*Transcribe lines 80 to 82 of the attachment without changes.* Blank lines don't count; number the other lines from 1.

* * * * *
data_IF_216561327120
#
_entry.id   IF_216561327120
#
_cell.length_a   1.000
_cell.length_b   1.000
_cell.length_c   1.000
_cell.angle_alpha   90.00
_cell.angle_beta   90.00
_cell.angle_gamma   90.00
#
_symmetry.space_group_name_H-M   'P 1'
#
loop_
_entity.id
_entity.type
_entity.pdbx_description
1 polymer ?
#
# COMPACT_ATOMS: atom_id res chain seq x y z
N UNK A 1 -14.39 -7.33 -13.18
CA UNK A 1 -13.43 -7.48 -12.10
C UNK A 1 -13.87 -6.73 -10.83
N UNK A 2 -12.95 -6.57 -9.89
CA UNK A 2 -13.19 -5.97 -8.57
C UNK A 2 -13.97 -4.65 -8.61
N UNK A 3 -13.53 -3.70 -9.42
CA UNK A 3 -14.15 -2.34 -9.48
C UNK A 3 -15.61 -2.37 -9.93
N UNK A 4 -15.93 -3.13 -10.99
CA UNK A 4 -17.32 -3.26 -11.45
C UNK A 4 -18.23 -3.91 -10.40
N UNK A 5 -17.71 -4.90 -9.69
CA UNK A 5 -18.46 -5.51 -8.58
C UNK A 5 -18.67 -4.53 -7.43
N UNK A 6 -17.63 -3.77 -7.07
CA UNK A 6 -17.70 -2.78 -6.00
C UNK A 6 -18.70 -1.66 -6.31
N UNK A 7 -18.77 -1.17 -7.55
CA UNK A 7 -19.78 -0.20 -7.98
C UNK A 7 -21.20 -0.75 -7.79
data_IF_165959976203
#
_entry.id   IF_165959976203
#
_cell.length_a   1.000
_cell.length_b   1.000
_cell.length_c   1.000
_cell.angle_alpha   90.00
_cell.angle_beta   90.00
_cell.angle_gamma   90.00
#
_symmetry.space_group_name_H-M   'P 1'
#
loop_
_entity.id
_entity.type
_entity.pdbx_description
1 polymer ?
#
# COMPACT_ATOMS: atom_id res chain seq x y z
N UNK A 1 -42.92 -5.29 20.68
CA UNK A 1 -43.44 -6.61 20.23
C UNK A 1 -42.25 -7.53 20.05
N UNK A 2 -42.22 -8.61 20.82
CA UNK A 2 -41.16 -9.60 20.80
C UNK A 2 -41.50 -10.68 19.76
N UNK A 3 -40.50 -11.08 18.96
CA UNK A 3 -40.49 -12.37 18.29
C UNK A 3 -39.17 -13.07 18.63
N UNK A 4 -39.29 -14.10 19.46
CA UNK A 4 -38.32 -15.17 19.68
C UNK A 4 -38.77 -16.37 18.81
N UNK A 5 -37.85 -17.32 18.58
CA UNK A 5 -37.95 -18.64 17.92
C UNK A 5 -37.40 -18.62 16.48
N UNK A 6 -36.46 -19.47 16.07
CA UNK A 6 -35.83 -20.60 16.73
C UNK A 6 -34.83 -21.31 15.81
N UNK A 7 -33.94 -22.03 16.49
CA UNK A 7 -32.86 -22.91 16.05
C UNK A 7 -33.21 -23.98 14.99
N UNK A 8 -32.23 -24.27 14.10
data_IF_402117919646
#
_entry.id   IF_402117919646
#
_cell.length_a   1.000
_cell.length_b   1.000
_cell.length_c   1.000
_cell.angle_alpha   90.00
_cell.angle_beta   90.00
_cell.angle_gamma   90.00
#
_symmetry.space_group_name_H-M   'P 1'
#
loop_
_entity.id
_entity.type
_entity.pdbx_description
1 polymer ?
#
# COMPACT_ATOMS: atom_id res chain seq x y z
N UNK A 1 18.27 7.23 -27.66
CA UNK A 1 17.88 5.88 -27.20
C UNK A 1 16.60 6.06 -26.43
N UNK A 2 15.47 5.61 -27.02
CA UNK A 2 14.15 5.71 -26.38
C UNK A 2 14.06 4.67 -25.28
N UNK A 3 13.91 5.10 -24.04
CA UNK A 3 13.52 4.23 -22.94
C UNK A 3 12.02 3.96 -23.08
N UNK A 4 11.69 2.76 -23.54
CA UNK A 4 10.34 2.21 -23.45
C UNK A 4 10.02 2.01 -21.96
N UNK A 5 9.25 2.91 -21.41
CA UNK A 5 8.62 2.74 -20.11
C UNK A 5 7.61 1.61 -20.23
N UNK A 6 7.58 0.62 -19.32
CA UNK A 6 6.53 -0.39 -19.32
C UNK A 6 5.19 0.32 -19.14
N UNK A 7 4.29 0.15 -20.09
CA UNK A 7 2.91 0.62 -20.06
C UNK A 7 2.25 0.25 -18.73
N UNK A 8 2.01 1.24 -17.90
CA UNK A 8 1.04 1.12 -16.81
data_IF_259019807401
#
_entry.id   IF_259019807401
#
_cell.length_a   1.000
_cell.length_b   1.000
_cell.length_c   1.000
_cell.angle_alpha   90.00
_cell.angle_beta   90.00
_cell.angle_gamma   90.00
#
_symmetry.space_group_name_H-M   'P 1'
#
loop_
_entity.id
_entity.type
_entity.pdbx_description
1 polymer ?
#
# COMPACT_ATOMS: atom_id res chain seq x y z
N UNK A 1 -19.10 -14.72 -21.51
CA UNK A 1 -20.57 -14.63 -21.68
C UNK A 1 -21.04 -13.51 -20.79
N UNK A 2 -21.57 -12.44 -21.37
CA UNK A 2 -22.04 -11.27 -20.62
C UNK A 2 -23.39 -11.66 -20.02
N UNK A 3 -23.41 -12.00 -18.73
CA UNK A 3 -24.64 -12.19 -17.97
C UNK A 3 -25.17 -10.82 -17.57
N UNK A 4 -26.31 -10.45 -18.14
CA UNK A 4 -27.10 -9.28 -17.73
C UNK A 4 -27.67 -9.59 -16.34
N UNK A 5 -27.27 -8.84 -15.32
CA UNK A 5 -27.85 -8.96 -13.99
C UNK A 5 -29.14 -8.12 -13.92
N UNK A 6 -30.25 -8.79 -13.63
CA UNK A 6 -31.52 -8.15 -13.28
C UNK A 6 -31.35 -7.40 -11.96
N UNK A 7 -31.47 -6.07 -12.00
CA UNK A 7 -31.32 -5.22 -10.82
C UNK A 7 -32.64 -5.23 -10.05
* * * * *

N UNK A 7 -33.94 -22.03 16.49
CA UNK A 7 -32.86 -22.91 16.05
C UNK A 7 -33.21 -23.98 14.99